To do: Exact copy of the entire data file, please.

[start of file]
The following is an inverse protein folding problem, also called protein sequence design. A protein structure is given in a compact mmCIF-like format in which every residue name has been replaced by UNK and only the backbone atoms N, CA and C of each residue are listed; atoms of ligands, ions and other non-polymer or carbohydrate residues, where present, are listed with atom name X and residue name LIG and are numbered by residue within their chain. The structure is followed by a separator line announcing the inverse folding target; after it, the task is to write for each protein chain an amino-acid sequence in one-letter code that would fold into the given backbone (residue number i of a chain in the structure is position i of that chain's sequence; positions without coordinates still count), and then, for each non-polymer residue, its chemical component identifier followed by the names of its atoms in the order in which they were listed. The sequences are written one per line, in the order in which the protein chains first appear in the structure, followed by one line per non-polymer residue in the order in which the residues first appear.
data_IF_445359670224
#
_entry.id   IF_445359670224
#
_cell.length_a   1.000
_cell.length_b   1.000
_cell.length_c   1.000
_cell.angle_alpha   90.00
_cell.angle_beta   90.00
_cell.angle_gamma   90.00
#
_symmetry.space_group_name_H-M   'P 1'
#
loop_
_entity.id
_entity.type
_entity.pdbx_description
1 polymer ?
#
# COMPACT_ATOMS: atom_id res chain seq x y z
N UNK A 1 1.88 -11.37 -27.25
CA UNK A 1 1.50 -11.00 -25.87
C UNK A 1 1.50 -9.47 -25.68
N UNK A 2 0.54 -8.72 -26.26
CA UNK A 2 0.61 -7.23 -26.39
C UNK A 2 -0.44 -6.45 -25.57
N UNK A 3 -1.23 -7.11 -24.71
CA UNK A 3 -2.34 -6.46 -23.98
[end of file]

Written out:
The following is an inverse protein folding problem, also called protein sequence design. A protein structure is given in a compact mmCIF-like format in which every residue name has been replaced by UNK and only the backbone atoms N, CA and C of each residue are listed; atoms of ligands, ions and other non-polymer or carbohydrate residues, where present, are listed with atom name X and residue name LIG and are numbered by residue within their chain. The structure is followed by a separator line announcing the inverse folding target; after it, the task is to write for each protein chain an amino-acid sequence in one-letter code that would fold into the given backbone (residue number i of a chain in the structure is position i of that chain's sequence; positions without coordinates still count), and then, for each non-polymer residue, its chemical component identifier followed by the names of its atoms in the order in which they were listed. The sequences are written one per line, in the order in which the protein chains first appear in the structure, followed by one line per non-polymer residue in the order in which the residues first appear.
data_IF_445359670224
#
_entry.id   IF_445359670224
#
_cell.length_a   1.000
_cell.length_b   1.000
_cell.length_c   1.000
_cell.angle_alpha   90.00
_cell.angle_beta   90.00
_cell.angle_gamma   90.00
#
_symmetry.space_group_name_H-M   'P 1'
#
loop_
_entity.id
_entity.type
_entity.pdbx_description
1 polymer ?
#
# COMPACT_ATOMS: atom_id res chain seq x y z
N UNK A 1 1.88 -11.37 -27.25
CA UNK A 1 1.50 -11.00 -25.87
C UNK A 1 1.50 -9.47 -25.68
N UNK A 2 0.54 -8.72 -26.26
CA UNK A 2 0.61 -7.23 -26.39
C UNK A 2 -0.44 -6.45 -25.57
N UNK A 3 -1.23 -7.11 -24.71
CA UNK A 3 -2.34 -6.46 -23.98